Off-Limit Lovers

Dear Sandy,

My friend broke up with her (very longtime) boyfriend about two months ago – let’s call him Jake. Over the four years while she was going out with Jake, our group of girls became pretty good friends with his group of guys, so it’s been pretty much impossible to not hang out with them. Ever since they broke up, I’ve been having feelings for Jake and I’m pretty positive he has feelings for me, too. I’ve been fighting it off, but I feel like it’s been long enough now to do something about it. I care a lot about my friend, but if I really like him, is it so wrong to just go for it?

-Too Much Love

Dear Too Much,

Before you do anything, you need to take a step back and look at how the people around you are feeling and see what your role should be, rather than just looking at what you might want from the situation.

First off, your friend recently broke up with her boyfriend (yes, 2 months is pretty recent for a four-year-long relationship). Your role here is to be there to support her through this. She needs you, and the rest of her friends to be there for her.

Second, this relationship was a long one. Seriously just take a second to think about how long four years is to a person in their 20s. What this means is that both people, meaning your friend AND Jake, will still be struggling to get over it. While you might think you’re absolutely certain about how Jake feels about you, two months after four years is rebound territory no matter how you swing it.

You not only have the potential to seriously strain your relationship with your friend, but you are pretty much guaranteed to get hurt yourself.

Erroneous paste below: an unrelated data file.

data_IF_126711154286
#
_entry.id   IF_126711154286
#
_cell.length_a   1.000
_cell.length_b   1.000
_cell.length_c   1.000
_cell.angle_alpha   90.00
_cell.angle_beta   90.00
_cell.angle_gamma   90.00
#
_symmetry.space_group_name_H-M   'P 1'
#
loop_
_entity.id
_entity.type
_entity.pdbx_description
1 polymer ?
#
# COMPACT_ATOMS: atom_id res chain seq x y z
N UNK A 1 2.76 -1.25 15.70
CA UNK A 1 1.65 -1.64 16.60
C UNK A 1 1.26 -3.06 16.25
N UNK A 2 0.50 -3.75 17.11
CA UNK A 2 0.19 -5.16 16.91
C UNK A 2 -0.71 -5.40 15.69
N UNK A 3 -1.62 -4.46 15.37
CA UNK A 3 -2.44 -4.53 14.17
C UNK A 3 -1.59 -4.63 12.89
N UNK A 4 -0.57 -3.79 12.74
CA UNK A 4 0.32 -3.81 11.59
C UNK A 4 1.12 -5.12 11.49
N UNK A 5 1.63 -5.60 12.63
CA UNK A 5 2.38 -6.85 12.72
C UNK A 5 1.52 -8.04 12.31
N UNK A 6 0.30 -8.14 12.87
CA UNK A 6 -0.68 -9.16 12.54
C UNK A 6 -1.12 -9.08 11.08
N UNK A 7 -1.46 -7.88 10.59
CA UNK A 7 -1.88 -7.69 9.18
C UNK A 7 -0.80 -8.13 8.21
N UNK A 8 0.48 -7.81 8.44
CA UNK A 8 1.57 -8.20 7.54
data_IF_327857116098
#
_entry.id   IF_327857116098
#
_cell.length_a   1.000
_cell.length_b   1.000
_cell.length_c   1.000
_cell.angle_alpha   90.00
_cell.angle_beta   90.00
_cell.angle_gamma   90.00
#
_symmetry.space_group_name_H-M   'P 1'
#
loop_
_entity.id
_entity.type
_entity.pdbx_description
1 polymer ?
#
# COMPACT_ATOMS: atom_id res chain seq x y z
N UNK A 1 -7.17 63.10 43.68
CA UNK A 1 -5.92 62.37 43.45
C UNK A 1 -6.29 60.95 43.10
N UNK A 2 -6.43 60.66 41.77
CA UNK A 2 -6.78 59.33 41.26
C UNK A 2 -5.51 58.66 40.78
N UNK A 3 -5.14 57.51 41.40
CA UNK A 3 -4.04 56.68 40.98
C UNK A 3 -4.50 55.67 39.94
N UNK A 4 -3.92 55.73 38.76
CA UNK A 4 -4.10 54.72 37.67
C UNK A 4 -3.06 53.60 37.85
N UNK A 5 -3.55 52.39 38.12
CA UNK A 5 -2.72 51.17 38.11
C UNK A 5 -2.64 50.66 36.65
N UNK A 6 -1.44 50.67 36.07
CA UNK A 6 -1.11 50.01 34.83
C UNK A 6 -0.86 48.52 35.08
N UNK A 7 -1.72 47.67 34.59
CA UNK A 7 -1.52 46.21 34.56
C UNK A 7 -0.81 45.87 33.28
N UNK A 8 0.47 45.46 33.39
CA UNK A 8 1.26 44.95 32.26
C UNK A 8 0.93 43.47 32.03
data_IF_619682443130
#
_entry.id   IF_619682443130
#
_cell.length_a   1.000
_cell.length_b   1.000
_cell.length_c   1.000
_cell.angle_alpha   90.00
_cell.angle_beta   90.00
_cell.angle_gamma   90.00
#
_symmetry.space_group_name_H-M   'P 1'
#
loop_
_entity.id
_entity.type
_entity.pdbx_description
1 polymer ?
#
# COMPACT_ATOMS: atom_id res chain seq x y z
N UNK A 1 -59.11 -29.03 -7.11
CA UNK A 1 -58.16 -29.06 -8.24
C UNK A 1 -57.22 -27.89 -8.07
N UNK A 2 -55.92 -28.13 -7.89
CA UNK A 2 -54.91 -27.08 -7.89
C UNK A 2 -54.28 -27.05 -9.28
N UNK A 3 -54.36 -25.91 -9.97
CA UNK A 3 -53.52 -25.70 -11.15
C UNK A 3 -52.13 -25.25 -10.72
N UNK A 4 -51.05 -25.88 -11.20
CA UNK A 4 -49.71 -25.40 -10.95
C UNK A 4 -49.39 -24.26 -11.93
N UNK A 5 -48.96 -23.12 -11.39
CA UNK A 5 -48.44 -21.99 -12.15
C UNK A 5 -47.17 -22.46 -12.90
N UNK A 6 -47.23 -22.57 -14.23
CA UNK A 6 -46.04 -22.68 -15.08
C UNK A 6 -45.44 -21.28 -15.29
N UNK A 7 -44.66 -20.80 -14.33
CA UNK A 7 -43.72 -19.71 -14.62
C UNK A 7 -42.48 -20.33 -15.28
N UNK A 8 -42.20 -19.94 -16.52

I’m definitely not saying that you can absolutely never date your friend’s ex-boyfriend. All I’m saying is that you need to give this some time since 1) you never want to be the rebound, and 2) you want to preserve your relationship with your friend.

Just cool it for a while, focus on other things until you’ve helped your friend onto the moving-on track. If you still have feelings for him in the next few months, get back to me.

-Sandy

Hey Sandy,

I’ve known my best friend literally all my life. When we were little, we were neighbors and walked to elementary school together. We stayed friends through middle school and high school, worked together and even went to UCI together.

We’ve been best friends so long that I feel like his family is my own and he feels the same. The only issue is that I’ve been seriously interested in his younger sister for several years now – I started liking her my senior year of high school when she was a sophomore and I know that she feels the same. My friend is kind of intense when it comes to his sister’s boyfriends so I’ve been shoving it aside this whole time but now I’m a third year here at UCI and I can’t help thinking that it’s too much of a coincidence that she came here, too (she’s a freshman). I end up seeing her at parties now and I don’t know how much longer I can hold off. What should I do?

-Unda Cova Lova

Dear Unda Cova Lova,